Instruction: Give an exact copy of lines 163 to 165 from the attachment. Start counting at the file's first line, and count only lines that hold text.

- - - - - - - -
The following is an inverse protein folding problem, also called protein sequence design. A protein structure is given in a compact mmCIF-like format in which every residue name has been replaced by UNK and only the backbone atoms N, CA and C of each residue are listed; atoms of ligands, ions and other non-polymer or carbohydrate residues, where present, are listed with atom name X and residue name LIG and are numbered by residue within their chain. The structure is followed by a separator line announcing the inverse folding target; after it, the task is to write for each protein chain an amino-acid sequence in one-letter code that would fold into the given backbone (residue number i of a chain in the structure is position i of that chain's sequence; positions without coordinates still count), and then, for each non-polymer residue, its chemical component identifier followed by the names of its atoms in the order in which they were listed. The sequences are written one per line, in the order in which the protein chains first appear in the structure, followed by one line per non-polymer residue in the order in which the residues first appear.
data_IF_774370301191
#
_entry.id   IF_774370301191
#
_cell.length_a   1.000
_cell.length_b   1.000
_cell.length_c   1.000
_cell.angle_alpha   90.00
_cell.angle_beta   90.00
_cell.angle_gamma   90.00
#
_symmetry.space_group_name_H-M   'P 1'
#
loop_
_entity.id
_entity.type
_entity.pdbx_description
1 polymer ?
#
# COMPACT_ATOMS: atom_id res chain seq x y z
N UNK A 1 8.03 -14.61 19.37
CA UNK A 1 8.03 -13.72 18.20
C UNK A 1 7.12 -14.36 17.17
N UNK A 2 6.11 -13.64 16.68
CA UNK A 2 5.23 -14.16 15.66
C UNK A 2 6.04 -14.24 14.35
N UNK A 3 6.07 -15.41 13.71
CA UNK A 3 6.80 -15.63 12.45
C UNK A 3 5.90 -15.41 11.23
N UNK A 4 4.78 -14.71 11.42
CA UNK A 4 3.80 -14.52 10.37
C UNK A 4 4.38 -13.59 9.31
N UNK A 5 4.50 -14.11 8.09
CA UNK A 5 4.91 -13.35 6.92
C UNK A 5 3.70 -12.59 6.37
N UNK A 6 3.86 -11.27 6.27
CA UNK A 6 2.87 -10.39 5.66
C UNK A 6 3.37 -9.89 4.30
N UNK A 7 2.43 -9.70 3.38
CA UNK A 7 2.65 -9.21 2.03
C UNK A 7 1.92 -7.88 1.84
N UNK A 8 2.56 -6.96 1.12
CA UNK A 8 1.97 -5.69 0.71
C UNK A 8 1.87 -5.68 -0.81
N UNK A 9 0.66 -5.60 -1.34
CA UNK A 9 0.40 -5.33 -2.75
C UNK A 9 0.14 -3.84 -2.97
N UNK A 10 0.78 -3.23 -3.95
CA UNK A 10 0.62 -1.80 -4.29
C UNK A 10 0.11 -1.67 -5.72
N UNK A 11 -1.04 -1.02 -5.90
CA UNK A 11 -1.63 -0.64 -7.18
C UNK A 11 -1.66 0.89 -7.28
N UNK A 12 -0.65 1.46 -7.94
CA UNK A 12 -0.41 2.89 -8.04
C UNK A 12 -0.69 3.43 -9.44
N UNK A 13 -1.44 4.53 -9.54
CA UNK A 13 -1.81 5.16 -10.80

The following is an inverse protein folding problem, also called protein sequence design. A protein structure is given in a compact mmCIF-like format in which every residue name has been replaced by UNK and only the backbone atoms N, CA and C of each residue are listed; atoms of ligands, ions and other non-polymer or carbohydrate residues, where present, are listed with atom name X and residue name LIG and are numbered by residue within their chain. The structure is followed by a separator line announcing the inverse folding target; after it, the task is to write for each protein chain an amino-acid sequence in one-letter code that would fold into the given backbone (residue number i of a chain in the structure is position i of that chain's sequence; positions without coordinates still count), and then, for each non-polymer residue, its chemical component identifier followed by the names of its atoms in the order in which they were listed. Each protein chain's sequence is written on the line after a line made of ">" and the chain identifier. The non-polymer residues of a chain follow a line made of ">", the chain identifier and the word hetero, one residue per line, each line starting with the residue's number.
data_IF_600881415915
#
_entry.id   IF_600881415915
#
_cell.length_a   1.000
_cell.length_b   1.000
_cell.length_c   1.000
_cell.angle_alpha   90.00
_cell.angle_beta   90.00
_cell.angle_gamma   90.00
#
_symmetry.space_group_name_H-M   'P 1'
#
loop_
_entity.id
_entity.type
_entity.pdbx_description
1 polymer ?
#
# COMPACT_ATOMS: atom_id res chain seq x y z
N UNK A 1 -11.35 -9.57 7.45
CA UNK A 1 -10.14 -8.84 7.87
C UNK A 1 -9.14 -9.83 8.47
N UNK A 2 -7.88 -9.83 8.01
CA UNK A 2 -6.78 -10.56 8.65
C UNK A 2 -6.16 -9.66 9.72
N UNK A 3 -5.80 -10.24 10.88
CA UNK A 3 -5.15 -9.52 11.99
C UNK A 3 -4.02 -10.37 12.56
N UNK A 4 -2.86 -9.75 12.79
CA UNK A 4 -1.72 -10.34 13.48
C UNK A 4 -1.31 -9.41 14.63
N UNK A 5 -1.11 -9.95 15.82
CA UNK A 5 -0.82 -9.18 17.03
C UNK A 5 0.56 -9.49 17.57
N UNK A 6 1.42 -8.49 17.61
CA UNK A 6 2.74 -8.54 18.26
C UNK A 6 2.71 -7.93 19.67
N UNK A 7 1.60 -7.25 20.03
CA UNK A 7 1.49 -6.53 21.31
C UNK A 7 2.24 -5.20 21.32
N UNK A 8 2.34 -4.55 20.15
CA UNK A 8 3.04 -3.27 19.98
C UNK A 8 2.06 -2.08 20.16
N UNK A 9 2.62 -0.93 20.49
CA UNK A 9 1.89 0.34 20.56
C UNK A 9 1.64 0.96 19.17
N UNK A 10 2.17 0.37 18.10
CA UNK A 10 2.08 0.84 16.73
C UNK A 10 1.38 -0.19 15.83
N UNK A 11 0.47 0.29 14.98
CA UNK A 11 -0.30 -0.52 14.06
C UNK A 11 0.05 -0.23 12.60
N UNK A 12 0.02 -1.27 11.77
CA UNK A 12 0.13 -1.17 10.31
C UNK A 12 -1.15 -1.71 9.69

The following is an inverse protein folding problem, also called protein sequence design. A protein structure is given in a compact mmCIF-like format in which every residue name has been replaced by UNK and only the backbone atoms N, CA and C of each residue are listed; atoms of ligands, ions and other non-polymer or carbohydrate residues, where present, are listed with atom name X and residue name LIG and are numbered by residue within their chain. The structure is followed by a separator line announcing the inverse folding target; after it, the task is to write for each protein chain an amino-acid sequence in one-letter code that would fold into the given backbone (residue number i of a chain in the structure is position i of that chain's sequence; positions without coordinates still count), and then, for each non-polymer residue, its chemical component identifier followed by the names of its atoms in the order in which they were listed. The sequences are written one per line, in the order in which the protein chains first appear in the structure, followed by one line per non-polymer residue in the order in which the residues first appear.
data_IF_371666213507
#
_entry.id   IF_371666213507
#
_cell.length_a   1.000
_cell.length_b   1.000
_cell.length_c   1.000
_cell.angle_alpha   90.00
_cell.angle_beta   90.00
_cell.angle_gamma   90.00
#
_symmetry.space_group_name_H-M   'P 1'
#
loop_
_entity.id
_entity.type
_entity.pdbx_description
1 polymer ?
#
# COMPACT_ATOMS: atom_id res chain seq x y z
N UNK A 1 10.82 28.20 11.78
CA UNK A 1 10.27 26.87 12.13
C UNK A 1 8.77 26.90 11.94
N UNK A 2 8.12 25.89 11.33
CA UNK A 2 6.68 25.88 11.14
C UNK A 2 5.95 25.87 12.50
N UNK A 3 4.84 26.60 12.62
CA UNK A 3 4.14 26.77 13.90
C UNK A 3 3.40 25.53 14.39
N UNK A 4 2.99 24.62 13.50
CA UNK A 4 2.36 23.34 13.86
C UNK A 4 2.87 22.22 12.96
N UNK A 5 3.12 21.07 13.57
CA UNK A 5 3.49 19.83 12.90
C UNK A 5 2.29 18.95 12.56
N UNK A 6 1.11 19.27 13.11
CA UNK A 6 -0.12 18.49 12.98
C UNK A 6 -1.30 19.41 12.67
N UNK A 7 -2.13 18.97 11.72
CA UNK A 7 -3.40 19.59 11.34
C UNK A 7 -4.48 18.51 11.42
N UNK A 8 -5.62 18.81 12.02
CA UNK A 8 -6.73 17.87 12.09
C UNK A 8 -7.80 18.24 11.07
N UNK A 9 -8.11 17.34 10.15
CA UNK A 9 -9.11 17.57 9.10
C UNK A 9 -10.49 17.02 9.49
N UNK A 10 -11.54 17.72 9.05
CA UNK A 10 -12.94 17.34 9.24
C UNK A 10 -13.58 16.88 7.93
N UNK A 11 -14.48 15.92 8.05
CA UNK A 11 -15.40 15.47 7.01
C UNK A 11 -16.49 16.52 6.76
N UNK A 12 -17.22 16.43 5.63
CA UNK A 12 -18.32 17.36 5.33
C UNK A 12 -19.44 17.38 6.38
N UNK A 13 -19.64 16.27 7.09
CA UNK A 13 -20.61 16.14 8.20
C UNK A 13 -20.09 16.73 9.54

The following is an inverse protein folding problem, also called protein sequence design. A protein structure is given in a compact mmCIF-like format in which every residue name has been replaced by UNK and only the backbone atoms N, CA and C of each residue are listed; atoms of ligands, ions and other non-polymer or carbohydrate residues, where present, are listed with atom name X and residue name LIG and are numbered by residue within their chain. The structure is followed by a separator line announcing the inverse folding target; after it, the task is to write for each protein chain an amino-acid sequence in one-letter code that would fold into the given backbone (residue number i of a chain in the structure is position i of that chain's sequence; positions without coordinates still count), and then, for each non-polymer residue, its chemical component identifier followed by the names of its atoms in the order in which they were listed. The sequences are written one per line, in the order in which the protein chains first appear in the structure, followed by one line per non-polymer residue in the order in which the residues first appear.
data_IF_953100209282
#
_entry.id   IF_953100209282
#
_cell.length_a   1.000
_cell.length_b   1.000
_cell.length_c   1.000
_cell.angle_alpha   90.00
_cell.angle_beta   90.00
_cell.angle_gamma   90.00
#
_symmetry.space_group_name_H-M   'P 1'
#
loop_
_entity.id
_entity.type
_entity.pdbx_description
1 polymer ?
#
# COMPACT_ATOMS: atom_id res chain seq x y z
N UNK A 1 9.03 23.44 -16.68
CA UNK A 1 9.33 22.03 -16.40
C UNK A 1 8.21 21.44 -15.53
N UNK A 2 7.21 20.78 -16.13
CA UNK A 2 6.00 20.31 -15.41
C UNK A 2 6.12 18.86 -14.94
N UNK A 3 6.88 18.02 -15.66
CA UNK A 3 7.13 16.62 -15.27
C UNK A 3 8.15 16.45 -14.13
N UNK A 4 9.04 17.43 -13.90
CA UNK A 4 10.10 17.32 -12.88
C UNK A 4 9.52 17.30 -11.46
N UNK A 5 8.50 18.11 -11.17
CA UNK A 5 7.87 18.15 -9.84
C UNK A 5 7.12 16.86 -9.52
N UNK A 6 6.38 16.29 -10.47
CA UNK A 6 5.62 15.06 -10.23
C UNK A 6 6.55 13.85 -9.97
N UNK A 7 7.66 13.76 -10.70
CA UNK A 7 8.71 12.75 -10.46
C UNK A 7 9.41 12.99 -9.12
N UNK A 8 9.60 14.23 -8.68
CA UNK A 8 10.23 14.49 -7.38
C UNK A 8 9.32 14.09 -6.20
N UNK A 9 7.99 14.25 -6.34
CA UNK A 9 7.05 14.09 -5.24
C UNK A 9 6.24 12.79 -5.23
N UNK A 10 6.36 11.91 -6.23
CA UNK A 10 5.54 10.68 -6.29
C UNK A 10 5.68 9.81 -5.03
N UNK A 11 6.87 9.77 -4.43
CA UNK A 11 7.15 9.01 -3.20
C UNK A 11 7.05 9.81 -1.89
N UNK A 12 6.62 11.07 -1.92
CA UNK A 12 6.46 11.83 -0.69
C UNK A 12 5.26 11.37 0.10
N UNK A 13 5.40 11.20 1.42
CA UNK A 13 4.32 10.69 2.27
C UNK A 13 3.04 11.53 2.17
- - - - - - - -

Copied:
CA UNK A 9 -9.11 17.57 9.10
C UNK A 9 -10.49 17.02 9.49
N UNK A 10 -11.54 17.72 9.05